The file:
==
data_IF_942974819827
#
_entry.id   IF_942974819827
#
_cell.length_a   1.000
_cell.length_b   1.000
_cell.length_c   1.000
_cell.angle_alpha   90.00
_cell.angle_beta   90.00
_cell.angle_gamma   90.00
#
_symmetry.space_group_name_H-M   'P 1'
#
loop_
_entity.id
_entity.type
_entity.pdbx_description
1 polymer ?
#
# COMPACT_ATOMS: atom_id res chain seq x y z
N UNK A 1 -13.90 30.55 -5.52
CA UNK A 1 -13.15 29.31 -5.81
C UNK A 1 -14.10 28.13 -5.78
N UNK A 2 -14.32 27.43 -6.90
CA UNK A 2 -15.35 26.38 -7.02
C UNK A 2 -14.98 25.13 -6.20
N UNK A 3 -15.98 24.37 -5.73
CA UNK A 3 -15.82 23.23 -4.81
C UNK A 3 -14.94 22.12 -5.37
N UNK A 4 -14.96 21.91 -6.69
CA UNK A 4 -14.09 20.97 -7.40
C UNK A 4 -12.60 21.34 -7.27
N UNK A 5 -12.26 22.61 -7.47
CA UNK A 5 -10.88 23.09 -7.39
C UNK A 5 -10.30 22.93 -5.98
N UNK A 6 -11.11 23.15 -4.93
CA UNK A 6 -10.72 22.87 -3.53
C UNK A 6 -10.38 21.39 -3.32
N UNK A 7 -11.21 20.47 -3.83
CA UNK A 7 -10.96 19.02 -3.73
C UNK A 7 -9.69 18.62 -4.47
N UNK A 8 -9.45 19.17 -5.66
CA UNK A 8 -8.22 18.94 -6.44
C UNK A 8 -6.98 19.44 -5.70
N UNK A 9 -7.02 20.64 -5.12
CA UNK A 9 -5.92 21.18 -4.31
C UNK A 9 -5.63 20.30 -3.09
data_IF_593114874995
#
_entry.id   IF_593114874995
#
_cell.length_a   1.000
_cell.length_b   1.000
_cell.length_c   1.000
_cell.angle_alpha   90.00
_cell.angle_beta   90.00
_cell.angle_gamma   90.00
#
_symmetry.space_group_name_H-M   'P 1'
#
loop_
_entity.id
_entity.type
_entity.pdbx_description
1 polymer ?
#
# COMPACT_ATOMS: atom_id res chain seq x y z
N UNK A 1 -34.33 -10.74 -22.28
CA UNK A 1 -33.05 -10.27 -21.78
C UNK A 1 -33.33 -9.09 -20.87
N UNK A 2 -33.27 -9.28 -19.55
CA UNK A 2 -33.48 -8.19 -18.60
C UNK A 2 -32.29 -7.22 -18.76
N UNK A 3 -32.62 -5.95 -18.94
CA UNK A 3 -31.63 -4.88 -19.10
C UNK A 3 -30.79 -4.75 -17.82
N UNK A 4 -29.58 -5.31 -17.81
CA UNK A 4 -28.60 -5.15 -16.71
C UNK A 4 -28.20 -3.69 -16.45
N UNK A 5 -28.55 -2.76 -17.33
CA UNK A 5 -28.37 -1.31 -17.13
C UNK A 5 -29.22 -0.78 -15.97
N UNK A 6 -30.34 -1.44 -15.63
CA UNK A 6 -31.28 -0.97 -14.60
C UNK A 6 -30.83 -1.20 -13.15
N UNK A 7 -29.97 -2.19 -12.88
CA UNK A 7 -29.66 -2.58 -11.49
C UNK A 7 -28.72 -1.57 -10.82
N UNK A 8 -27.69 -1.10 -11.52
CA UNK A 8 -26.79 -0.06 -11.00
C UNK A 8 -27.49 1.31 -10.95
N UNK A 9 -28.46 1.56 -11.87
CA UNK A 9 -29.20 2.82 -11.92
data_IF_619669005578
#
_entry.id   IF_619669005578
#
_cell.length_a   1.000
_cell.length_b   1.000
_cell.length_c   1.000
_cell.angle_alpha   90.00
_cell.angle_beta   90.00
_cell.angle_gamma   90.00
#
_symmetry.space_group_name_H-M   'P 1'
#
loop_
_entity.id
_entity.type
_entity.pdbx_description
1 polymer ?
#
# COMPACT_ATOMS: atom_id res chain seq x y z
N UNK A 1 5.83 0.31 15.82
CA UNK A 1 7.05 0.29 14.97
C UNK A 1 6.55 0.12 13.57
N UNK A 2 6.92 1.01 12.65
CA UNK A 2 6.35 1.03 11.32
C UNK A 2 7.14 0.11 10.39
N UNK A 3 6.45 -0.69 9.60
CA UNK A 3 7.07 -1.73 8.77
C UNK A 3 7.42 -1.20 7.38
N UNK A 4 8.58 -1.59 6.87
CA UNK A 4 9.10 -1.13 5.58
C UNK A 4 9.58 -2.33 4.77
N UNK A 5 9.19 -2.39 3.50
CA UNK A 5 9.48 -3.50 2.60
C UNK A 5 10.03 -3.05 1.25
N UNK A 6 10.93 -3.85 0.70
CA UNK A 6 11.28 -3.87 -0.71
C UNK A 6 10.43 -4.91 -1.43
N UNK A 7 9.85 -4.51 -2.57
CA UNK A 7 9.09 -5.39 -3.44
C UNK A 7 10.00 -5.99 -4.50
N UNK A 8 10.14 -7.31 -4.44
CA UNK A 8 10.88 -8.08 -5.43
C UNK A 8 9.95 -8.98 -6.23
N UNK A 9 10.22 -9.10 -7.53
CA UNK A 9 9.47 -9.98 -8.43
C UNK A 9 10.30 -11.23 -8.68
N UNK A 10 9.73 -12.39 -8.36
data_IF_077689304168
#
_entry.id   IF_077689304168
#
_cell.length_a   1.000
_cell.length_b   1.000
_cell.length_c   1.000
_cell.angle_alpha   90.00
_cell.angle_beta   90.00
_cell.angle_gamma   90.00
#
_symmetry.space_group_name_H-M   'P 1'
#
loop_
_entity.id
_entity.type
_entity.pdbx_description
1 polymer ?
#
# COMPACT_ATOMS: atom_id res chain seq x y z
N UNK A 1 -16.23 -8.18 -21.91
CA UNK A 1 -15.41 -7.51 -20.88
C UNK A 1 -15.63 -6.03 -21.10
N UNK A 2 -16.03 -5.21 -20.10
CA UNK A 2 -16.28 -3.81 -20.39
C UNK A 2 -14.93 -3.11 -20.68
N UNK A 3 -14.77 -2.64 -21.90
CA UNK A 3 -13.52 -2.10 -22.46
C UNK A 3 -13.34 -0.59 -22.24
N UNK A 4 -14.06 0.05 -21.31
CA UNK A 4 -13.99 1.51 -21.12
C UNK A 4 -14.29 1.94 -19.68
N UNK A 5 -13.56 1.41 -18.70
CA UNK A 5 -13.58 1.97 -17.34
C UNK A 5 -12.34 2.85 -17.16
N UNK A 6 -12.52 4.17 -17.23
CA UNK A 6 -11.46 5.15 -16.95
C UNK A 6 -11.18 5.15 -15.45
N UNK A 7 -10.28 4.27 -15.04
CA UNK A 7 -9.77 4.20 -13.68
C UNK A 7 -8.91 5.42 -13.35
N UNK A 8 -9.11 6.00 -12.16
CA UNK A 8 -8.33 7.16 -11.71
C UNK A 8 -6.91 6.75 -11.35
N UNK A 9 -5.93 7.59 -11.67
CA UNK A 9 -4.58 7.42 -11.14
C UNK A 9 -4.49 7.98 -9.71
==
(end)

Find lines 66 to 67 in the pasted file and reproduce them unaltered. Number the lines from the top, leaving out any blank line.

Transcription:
#
# COMPACT_ATOMS: atom_id res chain seq x y z